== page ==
How to Leverage Browser Caching WordPress With or Without a Plugin [5 ways]

How to Leverage browser caching WordPress

Website slow and trying to improve it? You've probably seen this warning but are not sure what it means or how to fix it...but we've got you covered. To leverage browser caching is a way to make your website faster, but instructing the browser to store or "cache" files for some time, so that they don't have to be downloaded again on a subsequent visit. That's all this means in short. 

But do stay and read all about how to make sure you make your website faster by fixing this error or warning.

Essentially, if you want to leverage browser caching, you need to specify how long web browsers should keep images, CSS and Javascript files stored locally, on the client browser. Using these specifications and settings, the user's browser will use less data while browsing through your website pages (because it needs to download fewer files). To leverage browser caching WordPress means an improvement in the loading speed of your website.

If you're short on time, this is the easiest way to leverage browser caching WordPress:

How to Fix Leverage Browser Caching WordPress Warning

  1. Download the plugin which can be found here
  2. Go to the Dashboard of your WordPress, then visit: Dashboard > Plugins > Add New
  3. Search for "Leverage Browser Caching" or click Upload Plugin and choose the file you downloaded and click Install Now
  4. Activate the plugin
  5. Test your website again to confirm that the new settings are working correctly and the warning is gone

By implementing these minimal changes, you will see that your score on such sites as GTMetrix, Pingdom Tools, or Pagespeed Insights will increase significantly.

In fact, this is one of the easiest ways to make your WordPress website faster.

It involves very little effort at all from your side and is one of the high priority tasks recommended by Google to make your website load faster. It is also recommended by sites such as GTMetrix or Google Pagespeed Insights to make your load faster. 

What is Browser Caching?

You can leverage browser caching through the process of setting a long-expiry date on the static content of your website. This enables browsers to "leverage" caching and reuse these files over and over again, without having to download them. By caching these files they don't have to be downloaded again, so your website is faster to load.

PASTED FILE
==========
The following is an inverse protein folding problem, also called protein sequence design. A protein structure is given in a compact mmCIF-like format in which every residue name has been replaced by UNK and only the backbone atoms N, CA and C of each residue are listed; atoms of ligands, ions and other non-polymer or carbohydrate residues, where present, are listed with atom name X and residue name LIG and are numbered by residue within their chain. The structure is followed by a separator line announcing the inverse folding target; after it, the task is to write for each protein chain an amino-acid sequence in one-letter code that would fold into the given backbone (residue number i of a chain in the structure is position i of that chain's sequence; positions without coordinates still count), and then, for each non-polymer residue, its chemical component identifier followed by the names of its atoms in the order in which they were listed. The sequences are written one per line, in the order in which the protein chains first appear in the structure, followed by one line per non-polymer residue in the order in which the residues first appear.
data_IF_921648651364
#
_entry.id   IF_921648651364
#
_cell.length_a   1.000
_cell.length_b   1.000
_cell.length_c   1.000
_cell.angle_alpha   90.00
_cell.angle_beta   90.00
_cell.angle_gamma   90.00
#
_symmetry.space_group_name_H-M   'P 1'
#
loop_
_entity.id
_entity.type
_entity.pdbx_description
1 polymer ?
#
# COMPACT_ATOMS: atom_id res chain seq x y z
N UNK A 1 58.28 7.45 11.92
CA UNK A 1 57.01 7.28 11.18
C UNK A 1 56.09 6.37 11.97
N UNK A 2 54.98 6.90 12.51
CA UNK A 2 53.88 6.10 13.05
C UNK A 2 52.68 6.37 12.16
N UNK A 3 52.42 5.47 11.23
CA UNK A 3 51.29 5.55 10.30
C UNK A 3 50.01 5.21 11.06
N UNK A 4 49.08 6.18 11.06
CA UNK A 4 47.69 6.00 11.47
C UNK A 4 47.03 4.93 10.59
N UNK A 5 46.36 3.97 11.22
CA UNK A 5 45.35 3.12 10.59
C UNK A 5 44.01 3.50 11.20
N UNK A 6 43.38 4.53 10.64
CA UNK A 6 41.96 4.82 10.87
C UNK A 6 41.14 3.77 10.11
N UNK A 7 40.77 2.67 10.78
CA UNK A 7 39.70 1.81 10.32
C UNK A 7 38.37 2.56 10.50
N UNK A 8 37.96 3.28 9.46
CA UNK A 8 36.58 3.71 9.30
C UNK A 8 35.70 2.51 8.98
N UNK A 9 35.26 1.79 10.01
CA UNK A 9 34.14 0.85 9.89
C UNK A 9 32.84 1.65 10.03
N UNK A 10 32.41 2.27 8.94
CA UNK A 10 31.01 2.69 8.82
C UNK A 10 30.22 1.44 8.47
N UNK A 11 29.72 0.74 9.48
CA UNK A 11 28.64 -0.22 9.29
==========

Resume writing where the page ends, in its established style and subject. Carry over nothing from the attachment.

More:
Before we actually show you how to implement this, we are first going to discuss what leverage browser caching in WordPress means and how it works!

Once we explain how it works, you can understand how it helps to make your pages load faster

Essentially, when somebody visits a page, the browser needs to download all the resources server on that domain from the server. These include HTML, CSS file, JS, text, images and any other assets) in order to load and display the current page.

Now, rather than actually downloading everything over and over again each time you visit a different page on the same site, the browser uses what is called a Web Cache. This is a feature used by browsers to ‘temporarily store’ or ‘cache’ web page assets on the device's local storage. This storage or data is called ‘ Web Cache’ or ‘HTTP Cache‘.

Have a look at this fun diagram which explains how web caching works:

web cache diagram

We can see above, that the first time the user device (left) asks the server (right) for the images/logo file, the request is intercepted by the web caching mechanism (which checks whether it has a copy of that file). If it doesn't, it fetches it from the server. On the next visit, instead of going to the server, it gets it from its own copy.

So, the beauty of this function is that when a user visits the same site again, or a different page on the same domain, the browser will use the copy which is currently residing in the temporary cache - rather than having to download the resources all over again. The browser will only download anything which is different.

As many websites will only have minimal changes from one page to another and between visits, reusing the caching copy enabled the page to load much much faster.

This also helps reduce the bandwidth consumption by your web server and also reduces the load on the server. You might also have encountered a warning when optimizing your pages for speed.